From Way Downtown

It’s the first Monday of March, so we are once again nearing the time of “Madness” where 68 of the best college basketball teams in Division I converge to compete in the annual tournament to crown the NCAA champion.

One of my favorite moments of the tournament takes me back to when I was a fifth grader, back when NBC still had the rights to televise the tourney. The year was 1981 – Ronald Reagan had just been sworn in as President, and the Louisville Cardinals had won the tournament the year before against the UCLA Bruins. UCLA was the dominant force in college basketball at that time, not too far removed from the days of John Wooden and seemingly winning the championship year after year. The tournaments were smaller in that era, with only 48 teams making the cut, divided into four regions of 12 teams apiece.

On this day, they played Arkansas in a game in the round of 32. Louisville had just taken the lead with five seconds remaining by one point. Arkansas had to go the length of the court in that time, getting possession underneath their own basket.

Ulysses “U.S.” Reed was the ball handler who turned a moment of sheer panic into a moment Razorback hoops fans would never forget, and probably still haven’t forgotten.

Even the legendary Marv Albert had to raise his voice an octave or two to relay his surprise at the mid-court desperation shot finding nothing but the net. Basket good, game over, Arkansas wins by one point. (The three-point line wouldn’t be used in the tournament until 1987, six years later.)

The fifth-grade version of myself (no wait, I was in the fourth grade when this happened) was astonished, watching that moment of the game off of WFLA in Tampa. I had to think for a moment – did that shot go in? When I realized it had, I sat there bewildered. I was neither an Arkansas or a Louisville fan, but that was a considerable scene to digest.

Quite a moment. An “old school” moment for sure, but when I think of March Madness, that’s one of the first few things that pop into my mind.


Ones And Sixteens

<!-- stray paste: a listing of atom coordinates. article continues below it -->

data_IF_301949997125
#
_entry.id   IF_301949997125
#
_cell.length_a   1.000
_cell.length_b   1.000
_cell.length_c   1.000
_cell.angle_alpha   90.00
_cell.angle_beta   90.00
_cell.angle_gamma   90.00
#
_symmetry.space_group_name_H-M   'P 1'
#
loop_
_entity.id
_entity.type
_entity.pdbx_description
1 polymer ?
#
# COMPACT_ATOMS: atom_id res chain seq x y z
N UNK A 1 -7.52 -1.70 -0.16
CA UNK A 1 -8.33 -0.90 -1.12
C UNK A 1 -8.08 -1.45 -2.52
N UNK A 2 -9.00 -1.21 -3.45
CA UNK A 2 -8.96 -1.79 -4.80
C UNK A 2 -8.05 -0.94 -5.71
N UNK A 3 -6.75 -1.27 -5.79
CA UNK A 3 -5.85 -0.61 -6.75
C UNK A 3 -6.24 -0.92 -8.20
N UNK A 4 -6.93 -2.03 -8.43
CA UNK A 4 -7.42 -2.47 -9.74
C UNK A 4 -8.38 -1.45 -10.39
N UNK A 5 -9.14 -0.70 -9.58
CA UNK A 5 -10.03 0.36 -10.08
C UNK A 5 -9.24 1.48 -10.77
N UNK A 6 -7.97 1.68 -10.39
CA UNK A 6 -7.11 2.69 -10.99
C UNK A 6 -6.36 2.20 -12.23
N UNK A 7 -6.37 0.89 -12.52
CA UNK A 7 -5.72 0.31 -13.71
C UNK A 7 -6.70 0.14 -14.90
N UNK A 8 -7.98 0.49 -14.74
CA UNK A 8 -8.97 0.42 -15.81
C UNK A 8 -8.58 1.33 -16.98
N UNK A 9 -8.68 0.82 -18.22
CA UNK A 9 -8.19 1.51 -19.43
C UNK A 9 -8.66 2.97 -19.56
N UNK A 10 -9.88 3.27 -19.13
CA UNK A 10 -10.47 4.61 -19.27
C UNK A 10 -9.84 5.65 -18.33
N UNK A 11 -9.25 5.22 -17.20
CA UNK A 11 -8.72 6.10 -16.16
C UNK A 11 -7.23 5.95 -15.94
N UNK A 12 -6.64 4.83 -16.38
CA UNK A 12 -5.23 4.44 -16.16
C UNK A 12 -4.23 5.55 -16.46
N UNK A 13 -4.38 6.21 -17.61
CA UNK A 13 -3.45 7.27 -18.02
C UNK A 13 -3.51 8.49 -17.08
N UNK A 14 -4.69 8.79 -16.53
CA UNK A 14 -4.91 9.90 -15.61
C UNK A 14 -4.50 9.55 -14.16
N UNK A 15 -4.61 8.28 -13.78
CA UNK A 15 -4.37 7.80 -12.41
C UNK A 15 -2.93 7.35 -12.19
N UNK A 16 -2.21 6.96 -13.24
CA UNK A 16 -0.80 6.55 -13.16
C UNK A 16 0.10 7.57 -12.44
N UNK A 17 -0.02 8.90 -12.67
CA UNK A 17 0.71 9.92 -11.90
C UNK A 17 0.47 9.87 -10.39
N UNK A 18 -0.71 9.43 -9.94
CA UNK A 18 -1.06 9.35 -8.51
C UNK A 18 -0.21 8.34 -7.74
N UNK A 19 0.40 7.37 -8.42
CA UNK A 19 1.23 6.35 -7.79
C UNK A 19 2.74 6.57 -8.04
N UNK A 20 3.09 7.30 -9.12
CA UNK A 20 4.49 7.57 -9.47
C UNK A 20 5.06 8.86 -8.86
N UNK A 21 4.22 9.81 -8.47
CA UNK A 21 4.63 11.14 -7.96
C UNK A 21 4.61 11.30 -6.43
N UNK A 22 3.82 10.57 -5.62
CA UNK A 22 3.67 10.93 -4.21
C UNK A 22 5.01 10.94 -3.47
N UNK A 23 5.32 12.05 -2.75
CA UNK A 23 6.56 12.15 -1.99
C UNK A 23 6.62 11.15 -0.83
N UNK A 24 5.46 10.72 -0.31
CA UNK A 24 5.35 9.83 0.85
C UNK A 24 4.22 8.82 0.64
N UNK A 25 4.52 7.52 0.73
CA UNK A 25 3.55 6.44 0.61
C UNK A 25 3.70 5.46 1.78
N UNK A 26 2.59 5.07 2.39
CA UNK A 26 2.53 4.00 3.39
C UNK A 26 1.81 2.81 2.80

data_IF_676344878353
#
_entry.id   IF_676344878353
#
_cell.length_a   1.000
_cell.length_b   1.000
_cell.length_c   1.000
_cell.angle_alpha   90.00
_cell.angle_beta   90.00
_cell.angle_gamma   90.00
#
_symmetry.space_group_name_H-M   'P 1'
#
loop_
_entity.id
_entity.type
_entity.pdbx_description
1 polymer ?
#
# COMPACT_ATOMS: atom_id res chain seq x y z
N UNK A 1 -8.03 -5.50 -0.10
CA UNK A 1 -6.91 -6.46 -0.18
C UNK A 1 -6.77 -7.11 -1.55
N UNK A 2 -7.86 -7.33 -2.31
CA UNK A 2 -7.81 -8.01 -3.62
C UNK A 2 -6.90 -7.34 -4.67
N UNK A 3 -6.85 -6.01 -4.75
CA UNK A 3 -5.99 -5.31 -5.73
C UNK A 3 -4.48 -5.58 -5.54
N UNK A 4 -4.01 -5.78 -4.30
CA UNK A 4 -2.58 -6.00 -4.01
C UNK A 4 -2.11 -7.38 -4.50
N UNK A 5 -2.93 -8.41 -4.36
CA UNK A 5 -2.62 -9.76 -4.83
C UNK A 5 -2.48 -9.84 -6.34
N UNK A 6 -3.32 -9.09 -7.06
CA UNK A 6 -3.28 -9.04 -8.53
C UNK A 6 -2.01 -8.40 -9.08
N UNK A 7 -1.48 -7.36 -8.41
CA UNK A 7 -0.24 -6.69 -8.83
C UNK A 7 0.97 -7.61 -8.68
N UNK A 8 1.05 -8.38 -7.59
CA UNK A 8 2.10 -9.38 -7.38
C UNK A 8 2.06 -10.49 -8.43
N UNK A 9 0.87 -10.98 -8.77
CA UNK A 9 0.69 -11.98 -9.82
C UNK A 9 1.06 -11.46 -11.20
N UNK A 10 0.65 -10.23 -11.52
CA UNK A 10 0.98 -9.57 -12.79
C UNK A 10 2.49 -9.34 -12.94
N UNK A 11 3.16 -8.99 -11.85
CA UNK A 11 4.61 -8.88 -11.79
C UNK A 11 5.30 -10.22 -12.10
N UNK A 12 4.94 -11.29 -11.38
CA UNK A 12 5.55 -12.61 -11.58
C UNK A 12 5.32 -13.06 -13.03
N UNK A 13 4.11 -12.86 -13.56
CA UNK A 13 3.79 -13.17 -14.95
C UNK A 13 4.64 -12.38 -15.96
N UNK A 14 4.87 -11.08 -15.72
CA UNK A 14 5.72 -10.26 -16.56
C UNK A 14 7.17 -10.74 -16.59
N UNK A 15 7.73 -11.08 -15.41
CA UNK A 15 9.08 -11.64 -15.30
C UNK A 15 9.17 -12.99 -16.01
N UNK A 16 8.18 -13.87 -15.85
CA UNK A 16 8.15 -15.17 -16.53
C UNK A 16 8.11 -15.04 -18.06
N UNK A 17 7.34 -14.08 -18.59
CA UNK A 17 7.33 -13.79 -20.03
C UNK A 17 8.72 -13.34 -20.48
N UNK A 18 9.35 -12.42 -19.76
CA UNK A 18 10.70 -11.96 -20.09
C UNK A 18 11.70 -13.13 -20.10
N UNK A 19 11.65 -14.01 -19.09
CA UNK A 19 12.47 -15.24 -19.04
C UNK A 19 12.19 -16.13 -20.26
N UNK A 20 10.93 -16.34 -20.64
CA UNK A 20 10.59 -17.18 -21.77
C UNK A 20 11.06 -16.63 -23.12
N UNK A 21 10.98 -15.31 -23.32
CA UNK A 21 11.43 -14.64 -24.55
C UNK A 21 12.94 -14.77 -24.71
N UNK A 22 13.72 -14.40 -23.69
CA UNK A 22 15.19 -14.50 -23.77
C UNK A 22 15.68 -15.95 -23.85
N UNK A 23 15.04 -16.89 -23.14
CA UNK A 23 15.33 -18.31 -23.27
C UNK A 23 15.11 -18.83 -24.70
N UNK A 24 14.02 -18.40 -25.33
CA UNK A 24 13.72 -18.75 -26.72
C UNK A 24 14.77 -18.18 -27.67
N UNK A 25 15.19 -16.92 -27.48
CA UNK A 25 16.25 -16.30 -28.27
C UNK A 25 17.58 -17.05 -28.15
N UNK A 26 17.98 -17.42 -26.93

Even at age 45, statistics still fascinate me. Maybe not as much as they used to, but stats can be a powerful tool in sports, in politics, or in the news in general.

Up until the Super Bowl this year, I thought the most amazing statistic in sports was the anomaly that up until that classic Pats/Falcons Super Bowl, no Super Bowl had gone to overtime, winding up tied after 60 minutes of regulation play. Roughly, at least 1 NFL game in the regular season and beyond out of 20 such games needs overtime to decide, but after 50 Super Bowls, it had never happened in the big game.

Now that it finally happened this year (and I “marked out” big time when it did, dancing around the TV and saying to myself, “It happened! It finally happened!!!”), there is an heir apparent to the biggest anomalous stat in the sports world.

Since the NCAA men’s basketball tournament went to 64 teams in 1985, the teams are seeded in four regions: based on a combination of record and roughly the strength of schedule a given team plays. The best seed is to be a number 1 seed, while being a number 16 seed is the least desirable.

Counting the first round games this year, the 1 seed has played the 16 seed 132 times. The 16 seed teams have NEVER won, 0-132 against the 1 seed. In women’s college basketball, it’s only ever happened once, in 1998 when Harvard stunned the top seeded Stanford squad.

It will happen someday, but not until at least March of 2018.

Immunity From March Madness


The Duke Blue Devils celebrate their 2010 NCAA basketball championship, along with their iconic coach Mike Krzyzewski in the middle in the suit and tie.

It didn’t happen purposefully, but I just can’t get into watching college basketball anymore. Not even the start of the NCAA tournament known as March Madness (which actually started two nights ago with a series of play-in games Tuesday night and last night known as the First Four) can get me enthused about watching college hoops.

I’ve been watching college basketball a long time. I can still remember the 1978 NCAA title game with Kentucky (led by Jack Givens) beating Duke 94-88 to win in St. Louis. That was the year before Michigan State (led by Magic Johnson) beat Indiana State (led by Larry Bird) in the ’79 title game that made college basketball a known commodity among us sporting coach potatoes.

My sports calendar, if you will, mainly revolves around the Lightning (apparently heading to the Stanley Cup playoffs), the Rays, and the Buccaneers. Between these three seasons and how they overlap each other, and the rise of the Internet and how sports are marketed on same, I find sports a revolving door of these three leagues, with a little auto racing thrown in on the side, plus the Olympics every even numbered year.

Either the football season is too long (which it is, since they now play the Super Bowl in February), or the college basketball season is too short. Heck, that would mess with March Madness and the trademarks the NCAA no doubt has on that moniker. April Anxiety just doesn’t roll off the tongue as good.